Mice Now With Human Language Gene

A strain of mice has been genetically engineered to carry the human version of a gene called FOXP2, which is linked to speech.

According to the New York Times, "the human version of FOXP2 seemed to substitute perfectly for the mouse version in all the mouse's tissues except for the brain."

In a region of the brain called the basal ganglia, known in people to be involved in language, the humanized mice grew nerve cells that had a more complex structure. Baby mice utter ultrasonic whistles when removed from their mothers. The humanized baby mice, when isolated, made whistles that had a slightly lower pitch, among other differences, says [Wolfgang Enard, a scientist at Max Planck Institute for Evolutionary Anthropology, in Leipzig, Germany, who led the work].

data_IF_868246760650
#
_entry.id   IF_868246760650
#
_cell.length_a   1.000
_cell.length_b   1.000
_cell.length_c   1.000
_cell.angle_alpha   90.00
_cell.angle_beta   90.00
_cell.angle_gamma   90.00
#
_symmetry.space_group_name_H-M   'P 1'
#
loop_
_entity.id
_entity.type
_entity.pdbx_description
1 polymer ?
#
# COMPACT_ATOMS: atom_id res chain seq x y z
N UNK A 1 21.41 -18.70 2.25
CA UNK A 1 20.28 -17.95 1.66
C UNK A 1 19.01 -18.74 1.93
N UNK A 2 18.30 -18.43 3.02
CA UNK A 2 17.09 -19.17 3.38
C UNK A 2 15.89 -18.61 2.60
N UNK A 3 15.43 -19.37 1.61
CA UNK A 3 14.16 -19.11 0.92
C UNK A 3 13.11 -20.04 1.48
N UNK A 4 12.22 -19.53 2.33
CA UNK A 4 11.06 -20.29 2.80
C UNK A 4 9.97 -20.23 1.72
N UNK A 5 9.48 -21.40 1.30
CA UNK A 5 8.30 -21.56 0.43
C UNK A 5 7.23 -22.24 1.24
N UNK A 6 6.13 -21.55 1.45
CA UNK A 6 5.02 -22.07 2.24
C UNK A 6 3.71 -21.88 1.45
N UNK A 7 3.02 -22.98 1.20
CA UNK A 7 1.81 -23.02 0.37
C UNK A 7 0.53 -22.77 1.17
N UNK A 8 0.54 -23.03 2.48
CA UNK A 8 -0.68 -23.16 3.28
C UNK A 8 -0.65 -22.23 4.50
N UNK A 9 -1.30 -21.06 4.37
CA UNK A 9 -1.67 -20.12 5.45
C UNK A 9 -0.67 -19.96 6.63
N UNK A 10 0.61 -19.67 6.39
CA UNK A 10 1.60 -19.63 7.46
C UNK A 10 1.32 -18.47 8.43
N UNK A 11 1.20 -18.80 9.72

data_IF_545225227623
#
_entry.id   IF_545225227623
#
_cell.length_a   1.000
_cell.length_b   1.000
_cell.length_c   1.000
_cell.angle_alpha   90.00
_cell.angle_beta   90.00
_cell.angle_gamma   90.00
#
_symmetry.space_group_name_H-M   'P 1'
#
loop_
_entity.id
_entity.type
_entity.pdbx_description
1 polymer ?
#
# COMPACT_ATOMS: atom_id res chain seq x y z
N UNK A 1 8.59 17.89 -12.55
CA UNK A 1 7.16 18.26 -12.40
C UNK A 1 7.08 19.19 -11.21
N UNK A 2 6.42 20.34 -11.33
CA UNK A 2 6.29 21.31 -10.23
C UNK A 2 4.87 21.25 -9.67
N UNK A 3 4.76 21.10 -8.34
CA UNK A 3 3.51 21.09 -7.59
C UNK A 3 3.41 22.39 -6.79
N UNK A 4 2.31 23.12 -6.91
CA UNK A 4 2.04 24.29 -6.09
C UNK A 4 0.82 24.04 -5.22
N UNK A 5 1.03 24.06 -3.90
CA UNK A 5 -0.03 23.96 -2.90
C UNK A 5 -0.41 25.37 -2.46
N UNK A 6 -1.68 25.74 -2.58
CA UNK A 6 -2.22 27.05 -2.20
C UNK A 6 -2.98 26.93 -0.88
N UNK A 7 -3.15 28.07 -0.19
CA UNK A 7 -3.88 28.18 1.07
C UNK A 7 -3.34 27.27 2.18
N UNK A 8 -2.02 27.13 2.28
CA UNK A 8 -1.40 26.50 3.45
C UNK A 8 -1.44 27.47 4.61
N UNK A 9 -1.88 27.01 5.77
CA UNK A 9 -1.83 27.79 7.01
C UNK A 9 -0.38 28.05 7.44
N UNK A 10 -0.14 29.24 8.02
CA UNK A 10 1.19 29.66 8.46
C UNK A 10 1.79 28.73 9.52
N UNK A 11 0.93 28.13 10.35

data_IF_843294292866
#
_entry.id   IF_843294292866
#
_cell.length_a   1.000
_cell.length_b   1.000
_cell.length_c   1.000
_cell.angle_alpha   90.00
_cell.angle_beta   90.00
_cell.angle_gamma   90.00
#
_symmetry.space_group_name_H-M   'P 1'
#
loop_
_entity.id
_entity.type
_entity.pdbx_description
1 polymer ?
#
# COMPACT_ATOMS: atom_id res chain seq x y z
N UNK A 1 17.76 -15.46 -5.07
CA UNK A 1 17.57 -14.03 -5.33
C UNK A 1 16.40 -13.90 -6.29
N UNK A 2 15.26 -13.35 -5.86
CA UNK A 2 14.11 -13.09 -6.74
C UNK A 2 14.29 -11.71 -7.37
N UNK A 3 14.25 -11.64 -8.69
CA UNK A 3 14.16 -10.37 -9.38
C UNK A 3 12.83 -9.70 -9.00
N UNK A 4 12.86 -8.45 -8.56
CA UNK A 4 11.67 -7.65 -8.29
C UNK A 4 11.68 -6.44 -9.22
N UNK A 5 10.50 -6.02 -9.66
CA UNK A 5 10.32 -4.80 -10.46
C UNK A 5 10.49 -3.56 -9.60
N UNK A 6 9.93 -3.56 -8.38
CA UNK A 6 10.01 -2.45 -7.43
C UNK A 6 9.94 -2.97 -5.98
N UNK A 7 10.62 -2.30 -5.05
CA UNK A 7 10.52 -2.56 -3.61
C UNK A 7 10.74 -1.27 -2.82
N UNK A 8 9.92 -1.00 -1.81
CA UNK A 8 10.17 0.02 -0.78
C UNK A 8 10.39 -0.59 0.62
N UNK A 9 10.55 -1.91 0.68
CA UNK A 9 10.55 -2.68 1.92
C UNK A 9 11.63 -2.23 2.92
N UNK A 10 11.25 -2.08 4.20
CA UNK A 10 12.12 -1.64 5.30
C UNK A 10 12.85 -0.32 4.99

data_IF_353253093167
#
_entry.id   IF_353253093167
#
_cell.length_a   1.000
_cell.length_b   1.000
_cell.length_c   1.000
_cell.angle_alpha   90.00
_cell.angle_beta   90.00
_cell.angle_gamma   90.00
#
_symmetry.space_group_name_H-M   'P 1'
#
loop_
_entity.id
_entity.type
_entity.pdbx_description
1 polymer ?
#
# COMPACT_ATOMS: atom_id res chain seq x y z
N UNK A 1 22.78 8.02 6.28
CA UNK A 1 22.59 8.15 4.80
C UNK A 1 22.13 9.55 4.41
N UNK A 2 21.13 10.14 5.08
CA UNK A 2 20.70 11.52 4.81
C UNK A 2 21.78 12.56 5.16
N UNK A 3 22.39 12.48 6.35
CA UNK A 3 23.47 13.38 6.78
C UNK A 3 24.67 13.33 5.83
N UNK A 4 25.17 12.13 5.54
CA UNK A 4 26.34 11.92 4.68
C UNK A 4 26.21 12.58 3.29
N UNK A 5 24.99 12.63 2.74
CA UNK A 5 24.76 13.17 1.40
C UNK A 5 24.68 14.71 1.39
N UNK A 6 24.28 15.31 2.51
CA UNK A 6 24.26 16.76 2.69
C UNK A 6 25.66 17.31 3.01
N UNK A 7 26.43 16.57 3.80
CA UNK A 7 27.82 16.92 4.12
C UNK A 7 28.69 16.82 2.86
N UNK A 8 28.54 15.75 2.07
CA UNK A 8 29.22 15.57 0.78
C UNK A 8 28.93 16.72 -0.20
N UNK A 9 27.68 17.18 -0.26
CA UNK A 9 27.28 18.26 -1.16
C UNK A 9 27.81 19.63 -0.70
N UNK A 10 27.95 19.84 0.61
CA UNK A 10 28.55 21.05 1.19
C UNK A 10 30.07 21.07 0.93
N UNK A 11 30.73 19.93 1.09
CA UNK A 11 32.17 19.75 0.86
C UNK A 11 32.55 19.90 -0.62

I can't quite decide whether this is science-fictional (like the talking mice in The Hitchhiker's Guide to the Galaxy or Disney (like the ones who helped Cinderella).

Update: Thanks also to a reader who wrote in to point out that movie Secret of N.I.M.H and the original book Mrs. Frisby and the Rats of NIMH also dealt with the subject of mice who had their natural characteristics altered in lab experiments.

Via Technology Review; thanks to Ja Thavia for the tip.

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